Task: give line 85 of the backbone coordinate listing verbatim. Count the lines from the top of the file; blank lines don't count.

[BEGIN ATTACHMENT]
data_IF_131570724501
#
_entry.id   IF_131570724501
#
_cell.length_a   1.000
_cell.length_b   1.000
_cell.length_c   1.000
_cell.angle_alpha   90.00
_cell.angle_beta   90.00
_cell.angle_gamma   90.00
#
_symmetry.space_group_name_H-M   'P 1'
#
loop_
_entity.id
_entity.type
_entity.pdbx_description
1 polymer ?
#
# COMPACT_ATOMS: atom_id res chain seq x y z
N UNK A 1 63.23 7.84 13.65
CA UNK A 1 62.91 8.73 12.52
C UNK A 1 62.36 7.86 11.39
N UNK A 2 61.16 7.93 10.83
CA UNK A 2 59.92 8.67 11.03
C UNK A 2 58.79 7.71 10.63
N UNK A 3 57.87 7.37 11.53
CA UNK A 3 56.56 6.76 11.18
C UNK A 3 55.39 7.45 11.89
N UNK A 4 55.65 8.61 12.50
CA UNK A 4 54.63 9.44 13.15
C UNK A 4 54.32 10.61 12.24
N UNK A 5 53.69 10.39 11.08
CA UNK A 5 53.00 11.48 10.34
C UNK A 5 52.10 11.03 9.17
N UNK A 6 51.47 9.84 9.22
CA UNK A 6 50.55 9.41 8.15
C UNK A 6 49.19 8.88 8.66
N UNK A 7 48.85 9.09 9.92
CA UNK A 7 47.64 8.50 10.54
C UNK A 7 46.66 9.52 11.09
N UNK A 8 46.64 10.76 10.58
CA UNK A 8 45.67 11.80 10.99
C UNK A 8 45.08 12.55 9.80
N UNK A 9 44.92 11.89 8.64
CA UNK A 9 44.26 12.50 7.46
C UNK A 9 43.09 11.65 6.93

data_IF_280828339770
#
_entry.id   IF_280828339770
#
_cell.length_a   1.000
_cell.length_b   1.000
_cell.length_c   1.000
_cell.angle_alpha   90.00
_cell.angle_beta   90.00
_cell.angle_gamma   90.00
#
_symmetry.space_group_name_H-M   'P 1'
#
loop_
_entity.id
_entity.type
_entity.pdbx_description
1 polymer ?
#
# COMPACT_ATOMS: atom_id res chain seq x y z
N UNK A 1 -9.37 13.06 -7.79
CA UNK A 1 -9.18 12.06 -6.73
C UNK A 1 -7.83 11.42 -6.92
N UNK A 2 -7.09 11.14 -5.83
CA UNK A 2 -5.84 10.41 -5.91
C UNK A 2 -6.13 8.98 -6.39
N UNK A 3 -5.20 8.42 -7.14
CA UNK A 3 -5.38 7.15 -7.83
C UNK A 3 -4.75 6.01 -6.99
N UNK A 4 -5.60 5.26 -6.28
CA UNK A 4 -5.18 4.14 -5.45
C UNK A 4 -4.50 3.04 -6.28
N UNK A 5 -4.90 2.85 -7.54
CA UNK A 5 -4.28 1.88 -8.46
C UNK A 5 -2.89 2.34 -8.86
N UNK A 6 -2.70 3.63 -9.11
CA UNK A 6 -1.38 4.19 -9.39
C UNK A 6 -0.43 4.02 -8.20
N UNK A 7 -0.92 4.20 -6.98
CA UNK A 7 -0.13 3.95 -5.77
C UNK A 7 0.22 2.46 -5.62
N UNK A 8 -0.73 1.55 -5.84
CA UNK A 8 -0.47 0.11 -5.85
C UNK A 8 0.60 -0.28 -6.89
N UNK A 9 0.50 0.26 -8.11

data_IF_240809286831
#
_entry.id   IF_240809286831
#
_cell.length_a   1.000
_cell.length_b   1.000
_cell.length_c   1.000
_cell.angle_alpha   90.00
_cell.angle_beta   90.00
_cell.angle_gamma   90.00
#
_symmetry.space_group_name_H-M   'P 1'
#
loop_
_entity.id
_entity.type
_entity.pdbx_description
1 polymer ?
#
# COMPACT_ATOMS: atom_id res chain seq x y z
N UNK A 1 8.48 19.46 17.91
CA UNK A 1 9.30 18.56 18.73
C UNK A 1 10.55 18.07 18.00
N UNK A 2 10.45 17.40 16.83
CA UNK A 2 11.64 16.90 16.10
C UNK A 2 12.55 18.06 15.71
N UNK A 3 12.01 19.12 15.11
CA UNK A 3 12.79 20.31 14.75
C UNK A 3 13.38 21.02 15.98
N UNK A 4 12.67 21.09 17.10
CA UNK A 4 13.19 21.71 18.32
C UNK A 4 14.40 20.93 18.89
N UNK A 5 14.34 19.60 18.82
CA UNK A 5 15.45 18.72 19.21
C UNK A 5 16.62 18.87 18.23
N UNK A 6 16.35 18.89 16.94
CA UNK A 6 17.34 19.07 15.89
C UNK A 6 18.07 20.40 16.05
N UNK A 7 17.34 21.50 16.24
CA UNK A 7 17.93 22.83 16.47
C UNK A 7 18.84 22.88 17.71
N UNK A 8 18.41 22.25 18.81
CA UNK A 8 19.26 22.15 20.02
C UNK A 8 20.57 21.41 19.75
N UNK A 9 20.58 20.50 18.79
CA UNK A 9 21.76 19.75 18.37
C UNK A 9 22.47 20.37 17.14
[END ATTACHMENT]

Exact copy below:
C UNK A 6 -0.43 4.02 -8.20